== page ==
4. Take good notes. Request your team to take detailed notes on their personal interactions with prospects. They should include observations and insights obtained during the conversation, responses to qualifying questions and the next step identified and agreed upon by the prospect. Recording data on lead interactions will allow you to provide qualitative and quantitative analysis of the show.

5. Make it fun! Visitors at shows are looking to enjoy themselves. You don’t need to hire professional entertainers for people to have fun, but don’t overlook ideas for creating excitement at your booth. Have you ever noticed how miserable some booth workers seem? Who wants to talk to them? Fun is contagious. If your staff looks like they’re having fun, chances are you’ll draw more people to your booth.

Step 3: Analyze and Act On the Data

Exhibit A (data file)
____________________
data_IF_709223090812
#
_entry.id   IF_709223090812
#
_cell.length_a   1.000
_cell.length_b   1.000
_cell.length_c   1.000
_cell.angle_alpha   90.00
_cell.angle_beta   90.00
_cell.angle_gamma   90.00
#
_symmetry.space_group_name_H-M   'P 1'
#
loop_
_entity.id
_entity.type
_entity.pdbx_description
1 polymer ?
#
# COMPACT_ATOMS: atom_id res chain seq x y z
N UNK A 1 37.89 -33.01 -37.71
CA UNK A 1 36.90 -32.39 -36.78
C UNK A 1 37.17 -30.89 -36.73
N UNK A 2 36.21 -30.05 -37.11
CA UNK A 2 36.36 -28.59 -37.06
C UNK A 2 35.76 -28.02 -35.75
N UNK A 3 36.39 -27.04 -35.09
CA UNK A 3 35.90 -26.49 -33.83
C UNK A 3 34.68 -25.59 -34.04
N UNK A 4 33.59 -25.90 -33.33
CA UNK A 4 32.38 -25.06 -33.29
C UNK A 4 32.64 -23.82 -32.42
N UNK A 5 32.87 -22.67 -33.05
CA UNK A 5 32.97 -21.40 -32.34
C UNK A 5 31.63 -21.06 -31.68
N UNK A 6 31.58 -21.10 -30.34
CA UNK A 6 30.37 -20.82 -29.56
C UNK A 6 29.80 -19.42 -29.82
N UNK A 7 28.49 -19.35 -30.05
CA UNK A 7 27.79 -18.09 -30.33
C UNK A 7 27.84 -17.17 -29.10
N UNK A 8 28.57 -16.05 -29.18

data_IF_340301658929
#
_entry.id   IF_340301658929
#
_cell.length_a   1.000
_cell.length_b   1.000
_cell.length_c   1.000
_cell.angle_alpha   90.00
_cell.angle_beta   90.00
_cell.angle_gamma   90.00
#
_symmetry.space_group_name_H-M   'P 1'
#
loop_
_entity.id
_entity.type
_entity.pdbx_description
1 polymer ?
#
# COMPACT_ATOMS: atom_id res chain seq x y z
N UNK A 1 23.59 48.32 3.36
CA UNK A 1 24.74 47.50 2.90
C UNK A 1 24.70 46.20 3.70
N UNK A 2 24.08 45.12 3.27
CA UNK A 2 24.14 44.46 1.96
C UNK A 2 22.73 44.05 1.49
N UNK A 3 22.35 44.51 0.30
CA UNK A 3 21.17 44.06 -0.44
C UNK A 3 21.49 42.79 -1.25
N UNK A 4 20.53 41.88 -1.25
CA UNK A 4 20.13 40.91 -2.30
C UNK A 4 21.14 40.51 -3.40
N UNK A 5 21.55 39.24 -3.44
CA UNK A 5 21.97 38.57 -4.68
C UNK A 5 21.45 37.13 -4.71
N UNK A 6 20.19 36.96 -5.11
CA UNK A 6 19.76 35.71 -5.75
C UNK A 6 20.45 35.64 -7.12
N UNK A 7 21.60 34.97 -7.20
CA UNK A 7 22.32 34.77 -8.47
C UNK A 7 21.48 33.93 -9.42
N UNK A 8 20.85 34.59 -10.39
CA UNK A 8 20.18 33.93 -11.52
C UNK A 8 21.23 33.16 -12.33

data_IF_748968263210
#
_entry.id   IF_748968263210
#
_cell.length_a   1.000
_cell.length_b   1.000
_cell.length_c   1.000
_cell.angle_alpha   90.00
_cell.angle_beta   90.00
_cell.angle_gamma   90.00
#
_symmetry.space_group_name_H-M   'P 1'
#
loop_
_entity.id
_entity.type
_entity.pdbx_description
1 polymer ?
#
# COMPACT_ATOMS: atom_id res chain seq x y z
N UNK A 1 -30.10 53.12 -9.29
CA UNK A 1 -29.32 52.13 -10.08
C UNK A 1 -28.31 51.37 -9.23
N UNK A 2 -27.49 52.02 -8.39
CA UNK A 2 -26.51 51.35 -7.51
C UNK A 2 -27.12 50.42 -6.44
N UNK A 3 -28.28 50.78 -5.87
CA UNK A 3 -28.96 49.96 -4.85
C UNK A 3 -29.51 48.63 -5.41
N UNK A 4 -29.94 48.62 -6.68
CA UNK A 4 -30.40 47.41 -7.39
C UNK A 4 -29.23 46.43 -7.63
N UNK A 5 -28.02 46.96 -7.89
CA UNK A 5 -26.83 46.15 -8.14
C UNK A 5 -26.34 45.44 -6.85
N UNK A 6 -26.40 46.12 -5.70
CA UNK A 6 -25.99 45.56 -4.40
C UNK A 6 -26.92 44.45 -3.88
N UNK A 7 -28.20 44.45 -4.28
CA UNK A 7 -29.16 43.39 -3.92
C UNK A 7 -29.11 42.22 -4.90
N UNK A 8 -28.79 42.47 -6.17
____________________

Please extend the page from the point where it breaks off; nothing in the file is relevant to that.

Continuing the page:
The most common – and single worst – mistake companies make when returning from an event is not following up with leads[2] immediately—or at all. Though time is of the essence, don’t confuse speed with accuracy.

You may need time to process the data you’ve collected on your leads, but you can send a simple, yet effective, customized email to thank attendees for visiting your booth and let them know when they can expect to hear from you again. Sending a follow-up email also helps sort the good contacts from the bad, because leads can opt out from further correspondence if it is the wrong fit.

For some marketers, the data collected from prospects is straightforward. However, when approaching a complex sale of products or services, a more difficult analysis is typically required to fully understand a prospect’s position. Regardless, determine whether you are using all the necessary tools to measure and weigh results properly.

After analyzing the data, quickly route qualified leads to the right people. An easy way to do so is to develop a system for rating leads. For example, if investment in “cost of sales” is a consideration in your program’s success metrics, prospects need to be rated by the following:

• Interest level in your offering